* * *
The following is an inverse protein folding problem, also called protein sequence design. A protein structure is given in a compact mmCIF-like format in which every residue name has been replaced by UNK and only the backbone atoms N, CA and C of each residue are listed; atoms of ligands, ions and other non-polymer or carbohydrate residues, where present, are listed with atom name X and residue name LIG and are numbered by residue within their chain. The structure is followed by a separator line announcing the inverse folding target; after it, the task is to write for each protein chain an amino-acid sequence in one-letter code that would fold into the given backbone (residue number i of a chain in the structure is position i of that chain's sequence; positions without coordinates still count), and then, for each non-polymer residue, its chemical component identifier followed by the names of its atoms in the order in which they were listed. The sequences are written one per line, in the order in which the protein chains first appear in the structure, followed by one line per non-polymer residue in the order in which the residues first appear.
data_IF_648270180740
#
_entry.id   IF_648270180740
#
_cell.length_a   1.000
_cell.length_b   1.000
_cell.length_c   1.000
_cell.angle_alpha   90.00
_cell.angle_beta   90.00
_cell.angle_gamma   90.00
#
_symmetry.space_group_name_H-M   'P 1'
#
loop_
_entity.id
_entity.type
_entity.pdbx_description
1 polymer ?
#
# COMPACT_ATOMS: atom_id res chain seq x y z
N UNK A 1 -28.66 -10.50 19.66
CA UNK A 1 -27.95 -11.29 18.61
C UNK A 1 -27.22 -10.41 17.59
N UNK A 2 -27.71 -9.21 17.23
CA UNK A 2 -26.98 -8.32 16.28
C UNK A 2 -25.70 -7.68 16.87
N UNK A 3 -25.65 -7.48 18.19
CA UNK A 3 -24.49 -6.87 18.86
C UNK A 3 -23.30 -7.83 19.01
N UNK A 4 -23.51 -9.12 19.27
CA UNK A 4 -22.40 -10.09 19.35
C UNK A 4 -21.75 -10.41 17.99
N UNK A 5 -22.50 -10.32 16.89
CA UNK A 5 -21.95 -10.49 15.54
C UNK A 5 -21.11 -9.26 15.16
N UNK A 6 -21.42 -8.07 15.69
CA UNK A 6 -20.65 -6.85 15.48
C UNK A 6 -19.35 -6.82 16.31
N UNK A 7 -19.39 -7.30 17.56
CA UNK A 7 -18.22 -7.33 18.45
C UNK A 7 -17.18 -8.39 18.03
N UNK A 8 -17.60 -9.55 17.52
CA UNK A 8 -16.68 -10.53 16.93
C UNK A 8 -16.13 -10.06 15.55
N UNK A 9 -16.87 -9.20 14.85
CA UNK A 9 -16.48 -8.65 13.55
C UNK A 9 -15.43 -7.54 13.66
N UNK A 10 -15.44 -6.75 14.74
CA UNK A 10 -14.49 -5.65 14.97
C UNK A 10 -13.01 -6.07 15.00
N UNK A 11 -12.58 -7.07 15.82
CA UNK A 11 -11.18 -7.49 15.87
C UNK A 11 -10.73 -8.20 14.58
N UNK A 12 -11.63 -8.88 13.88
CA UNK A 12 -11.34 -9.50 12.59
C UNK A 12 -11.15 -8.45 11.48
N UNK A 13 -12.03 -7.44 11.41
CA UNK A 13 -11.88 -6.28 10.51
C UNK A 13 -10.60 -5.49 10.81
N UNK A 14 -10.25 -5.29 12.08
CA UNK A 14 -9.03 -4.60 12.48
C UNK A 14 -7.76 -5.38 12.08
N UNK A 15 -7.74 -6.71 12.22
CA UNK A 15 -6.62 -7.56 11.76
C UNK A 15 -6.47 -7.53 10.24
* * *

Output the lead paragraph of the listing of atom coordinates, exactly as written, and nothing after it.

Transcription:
The following is an inverse protein folding problem, also called protein sequence design. A protein structure is given in a compact mmCIF-like format in which every residue name has been replaced by UNK and only the backbone atoms N, CA and C of each residue are listed; atoms of ligands, ions and other non-polymer or carbohydrate residues, where present, are listed with atom name X and residue name LIG and are numbered by residue within their chain. The structure is followed by a separator line announcing the inverse folding target; after it, the task is to write for each protein chain an amino-acid sequence in one-letter code that would fold into the given backbone (residue number i of a chain in the structure is position i of that chain's sequence; positions without coordinates still count), and then, for each non-polymer residue, its chemical component identifier followed by the names of its atoms in the order in which they were listed. The sequences are written one per line, in the order in which the protein chains first appear in the structure, followed by one line per non-polymer residue in the order in which the residues first appear.